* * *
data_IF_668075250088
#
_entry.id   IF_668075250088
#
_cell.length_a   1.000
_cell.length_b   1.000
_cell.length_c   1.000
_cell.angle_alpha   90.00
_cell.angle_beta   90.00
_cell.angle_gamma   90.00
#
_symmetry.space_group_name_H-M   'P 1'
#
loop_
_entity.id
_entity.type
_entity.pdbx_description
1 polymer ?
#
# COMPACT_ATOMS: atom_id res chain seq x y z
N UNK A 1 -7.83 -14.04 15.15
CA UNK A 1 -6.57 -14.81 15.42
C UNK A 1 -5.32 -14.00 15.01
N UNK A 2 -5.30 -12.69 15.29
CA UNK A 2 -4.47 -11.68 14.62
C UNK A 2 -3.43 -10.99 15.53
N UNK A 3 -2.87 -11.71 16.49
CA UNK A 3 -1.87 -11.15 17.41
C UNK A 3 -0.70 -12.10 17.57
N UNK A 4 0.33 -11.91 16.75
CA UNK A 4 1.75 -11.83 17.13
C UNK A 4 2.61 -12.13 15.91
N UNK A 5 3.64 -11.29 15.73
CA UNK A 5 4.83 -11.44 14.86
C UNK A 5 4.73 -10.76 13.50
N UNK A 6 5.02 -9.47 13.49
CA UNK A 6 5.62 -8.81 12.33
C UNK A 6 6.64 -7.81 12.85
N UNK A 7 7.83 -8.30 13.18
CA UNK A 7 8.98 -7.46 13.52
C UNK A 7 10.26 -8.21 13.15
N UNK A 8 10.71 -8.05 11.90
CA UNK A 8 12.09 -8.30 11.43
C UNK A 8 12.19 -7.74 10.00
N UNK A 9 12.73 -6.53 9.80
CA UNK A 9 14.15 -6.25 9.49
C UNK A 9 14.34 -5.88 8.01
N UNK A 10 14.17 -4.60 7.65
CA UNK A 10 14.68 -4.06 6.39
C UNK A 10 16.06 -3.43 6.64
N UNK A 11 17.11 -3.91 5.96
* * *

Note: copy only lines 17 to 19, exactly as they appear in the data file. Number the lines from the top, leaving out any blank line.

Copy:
_entity.pdbx_description
1 polymer ?
#